The Millennial Project: Colonizing the Galaxy in Eight Easy Steps

Front Cover
Little Brown & Company, 1992 - Technology & Engineering - 508 pages
9 Reviews
"It is our destiny to colonize space, " announces the author in the first line of this fascinating book. And then he shows us how to go about that seemingly impossible mission in eight (sort of easy) steps. For example, Aquarius, the proposed second step, describes how building floating colonies in tropical waters - using simple engineering and natural aquaculture to reverse the greenhouse effect and end world hunger - will both halt the decline of the planet and prepare us psychologically for the break with Earth. Although the plan sounds far-fetched, Savage explains every detail, from how to build the Ocean Thermal Energy Converters at the heart of this scheme to why cultivating algae will provide an abundant protein source and rid us of the dangerously high carbon monoxide levels that threaten life on the planet. Savage not only transforms an enormously complicated plan into compelling reading, he also makes appealing the prospect of our life in space. The best parts of life on Earth can come with us to outer space, he claims, and he paints a picture of lunar ecospheres, domed and living preserves of our communities on Earth. Our life in space will not be the barren or bleakly technical existence that we have been led to believe. We will re-create all the beauty and diversity that we had on Earth.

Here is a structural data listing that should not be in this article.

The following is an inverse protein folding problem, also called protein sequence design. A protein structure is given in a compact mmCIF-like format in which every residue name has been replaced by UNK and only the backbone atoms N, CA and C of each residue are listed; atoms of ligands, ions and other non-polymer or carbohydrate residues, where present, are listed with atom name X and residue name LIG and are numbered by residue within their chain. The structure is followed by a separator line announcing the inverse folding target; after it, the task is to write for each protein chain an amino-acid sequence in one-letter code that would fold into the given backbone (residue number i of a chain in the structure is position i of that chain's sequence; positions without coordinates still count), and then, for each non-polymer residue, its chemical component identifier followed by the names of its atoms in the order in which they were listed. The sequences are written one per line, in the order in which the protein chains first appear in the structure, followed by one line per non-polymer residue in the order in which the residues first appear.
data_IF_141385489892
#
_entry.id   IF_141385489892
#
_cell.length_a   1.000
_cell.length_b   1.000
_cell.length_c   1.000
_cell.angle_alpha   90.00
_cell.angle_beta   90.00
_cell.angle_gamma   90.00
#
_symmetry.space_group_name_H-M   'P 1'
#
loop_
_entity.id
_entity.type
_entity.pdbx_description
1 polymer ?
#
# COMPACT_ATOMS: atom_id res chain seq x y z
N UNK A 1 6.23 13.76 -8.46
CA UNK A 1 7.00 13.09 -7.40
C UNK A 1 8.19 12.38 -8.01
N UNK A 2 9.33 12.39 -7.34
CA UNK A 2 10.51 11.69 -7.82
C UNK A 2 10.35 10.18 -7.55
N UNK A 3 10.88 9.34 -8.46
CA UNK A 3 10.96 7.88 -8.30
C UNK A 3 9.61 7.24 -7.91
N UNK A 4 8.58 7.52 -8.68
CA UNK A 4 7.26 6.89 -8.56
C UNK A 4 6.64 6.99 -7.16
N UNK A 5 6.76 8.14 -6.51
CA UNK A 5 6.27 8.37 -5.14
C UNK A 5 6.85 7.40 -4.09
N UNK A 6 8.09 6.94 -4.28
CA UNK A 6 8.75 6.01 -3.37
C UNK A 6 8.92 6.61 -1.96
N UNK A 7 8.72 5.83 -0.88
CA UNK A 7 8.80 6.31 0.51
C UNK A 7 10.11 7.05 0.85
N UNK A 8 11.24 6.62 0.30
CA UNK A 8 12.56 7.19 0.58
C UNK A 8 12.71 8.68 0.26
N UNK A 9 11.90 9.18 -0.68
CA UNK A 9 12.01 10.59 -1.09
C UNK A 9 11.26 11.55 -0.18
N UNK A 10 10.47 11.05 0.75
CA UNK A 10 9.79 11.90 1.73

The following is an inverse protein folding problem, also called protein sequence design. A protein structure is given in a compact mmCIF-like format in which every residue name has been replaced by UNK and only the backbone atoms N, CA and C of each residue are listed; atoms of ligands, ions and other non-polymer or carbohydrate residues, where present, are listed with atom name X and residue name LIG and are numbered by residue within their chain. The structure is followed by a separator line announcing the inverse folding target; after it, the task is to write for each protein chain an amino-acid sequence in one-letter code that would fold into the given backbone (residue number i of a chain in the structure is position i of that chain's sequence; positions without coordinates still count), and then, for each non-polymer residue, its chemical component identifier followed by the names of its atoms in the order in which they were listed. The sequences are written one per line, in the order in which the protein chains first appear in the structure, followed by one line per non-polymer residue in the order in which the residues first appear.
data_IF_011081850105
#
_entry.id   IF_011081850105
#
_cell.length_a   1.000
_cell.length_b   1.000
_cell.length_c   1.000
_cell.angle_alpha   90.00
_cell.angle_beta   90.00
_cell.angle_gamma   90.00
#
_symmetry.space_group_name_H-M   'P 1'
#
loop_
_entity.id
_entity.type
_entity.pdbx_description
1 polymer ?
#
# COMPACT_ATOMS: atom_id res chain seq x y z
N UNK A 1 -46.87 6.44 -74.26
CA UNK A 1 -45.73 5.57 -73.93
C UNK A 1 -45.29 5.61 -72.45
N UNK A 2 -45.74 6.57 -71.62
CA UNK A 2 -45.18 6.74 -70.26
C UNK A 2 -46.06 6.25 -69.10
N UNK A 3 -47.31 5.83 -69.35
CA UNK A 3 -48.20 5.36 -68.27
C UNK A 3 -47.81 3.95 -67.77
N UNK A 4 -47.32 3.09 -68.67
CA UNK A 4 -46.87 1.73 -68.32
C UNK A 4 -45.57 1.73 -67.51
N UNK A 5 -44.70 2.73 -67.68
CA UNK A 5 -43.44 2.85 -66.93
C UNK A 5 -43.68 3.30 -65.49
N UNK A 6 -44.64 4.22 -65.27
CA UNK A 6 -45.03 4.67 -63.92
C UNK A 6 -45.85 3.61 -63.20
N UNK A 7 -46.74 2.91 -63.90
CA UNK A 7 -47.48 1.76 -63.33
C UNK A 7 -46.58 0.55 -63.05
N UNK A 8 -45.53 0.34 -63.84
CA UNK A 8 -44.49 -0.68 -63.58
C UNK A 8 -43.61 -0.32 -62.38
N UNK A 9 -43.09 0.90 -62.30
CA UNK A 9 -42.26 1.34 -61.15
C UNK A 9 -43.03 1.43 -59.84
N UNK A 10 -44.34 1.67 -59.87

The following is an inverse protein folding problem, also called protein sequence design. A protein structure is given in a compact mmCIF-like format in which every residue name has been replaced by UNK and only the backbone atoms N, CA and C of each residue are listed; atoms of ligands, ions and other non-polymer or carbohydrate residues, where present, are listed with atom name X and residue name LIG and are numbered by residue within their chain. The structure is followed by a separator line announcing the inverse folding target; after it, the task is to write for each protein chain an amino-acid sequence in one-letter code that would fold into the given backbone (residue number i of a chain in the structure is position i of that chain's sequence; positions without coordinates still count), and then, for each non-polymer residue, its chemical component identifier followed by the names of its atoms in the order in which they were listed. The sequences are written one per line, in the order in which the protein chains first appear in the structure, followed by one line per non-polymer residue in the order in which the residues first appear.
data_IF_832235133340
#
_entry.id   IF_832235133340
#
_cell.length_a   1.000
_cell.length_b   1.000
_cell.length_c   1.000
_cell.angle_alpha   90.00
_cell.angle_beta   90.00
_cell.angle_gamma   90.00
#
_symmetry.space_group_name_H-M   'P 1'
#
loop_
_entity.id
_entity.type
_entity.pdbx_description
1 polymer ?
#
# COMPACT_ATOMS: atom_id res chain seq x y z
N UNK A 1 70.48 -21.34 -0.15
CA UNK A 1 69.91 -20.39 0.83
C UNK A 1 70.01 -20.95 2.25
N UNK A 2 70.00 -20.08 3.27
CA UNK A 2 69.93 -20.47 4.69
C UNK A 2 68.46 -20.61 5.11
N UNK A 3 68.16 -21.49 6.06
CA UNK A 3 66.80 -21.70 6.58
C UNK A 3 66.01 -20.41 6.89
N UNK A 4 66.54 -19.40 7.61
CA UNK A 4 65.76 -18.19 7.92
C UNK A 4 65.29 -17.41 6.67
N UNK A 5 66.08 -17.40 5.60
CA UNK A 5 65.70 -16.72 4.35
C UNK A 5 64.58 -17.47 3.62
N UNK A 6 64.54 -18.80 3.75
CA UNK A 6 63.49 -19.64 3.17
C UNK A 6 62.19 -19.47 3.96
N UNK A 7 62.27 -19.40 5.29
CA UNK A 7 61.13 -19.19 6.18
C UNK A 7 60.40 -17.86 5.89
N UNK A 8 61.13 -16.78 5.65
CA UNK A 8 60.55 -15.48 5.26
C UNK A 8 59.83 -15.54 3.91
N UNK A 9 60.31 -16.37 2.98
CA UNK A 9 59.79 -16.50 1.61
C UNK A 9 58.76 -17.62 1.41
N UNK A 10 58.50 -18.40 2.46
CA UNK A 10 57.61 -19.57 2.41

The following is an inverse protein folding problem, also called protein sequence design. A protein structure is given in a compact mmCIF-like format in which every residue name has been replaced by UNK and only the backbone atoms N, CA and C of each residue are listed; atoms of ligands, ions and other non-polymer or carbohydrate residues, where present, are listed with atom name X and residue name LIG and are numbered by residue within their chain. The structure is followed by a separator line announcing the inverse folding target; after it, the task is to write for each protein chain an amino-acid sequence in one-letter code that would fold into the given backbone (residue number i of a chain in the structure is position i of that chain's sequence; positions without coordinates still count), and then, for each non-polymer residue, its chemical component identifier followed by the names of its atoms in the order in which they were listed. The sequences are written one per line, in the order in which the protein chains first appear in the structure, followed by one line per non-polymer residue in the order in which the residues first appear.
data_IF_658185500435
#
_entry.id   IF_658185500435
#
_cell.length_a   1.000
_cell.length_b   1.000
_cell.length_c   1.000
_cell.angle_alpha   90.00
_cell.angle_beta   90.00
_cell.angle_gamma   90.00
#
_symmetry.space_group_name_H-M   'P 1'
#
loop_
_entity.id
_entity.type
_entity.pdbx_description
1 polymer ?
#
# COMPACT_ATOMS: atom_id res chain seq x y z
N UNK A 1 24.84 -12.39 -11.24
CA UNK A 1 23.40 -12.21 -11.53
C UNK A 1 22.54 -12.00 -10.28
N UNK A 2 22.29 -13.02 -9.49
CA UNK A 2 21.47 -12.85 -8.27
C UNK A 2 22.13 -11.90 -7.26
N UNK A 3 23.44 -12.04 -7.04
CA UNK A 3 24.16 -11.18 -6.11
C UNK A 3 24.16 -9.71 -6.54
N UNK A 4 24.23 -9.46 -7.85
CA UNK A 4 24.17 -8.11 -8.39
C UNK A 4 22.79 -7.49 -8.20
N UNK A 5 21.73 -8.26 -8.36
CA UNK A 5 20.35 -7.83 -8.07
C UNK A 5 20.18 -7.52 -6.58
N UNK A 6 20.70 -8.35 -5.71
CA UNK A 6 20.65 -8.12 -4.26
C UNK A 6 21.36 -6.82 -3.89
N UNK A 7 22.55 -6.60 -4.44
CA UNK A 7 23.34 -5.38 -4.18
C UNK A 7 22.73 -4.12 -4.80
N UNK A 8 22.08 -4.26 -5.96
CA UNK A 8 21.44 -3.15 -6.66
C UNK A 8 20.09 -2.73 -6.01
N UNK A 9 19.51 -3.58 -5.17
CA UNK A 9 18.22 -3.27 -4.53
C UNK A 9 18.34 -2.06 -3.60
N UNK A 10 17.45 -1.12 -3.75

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Review: Millennial Project

User Review  - James Hair - Goodreads

I read this at some point early during my time in high school and put it up there with only a few other books that rate as 'life-changing.' Most of my desire to leave Earth and belief that we can actually do it came from this book. Read full review

Review: Millennial Project

User Review  - Jack - Goodreads

Science fiction. Or is it? Compelling ideas that are tantalisingly plausible. The society, politics, even human nature, the author paints in his sunlit utopia is nothing like ours, and that's why this is science fiction, but it's still an inspiring journey. Read full review

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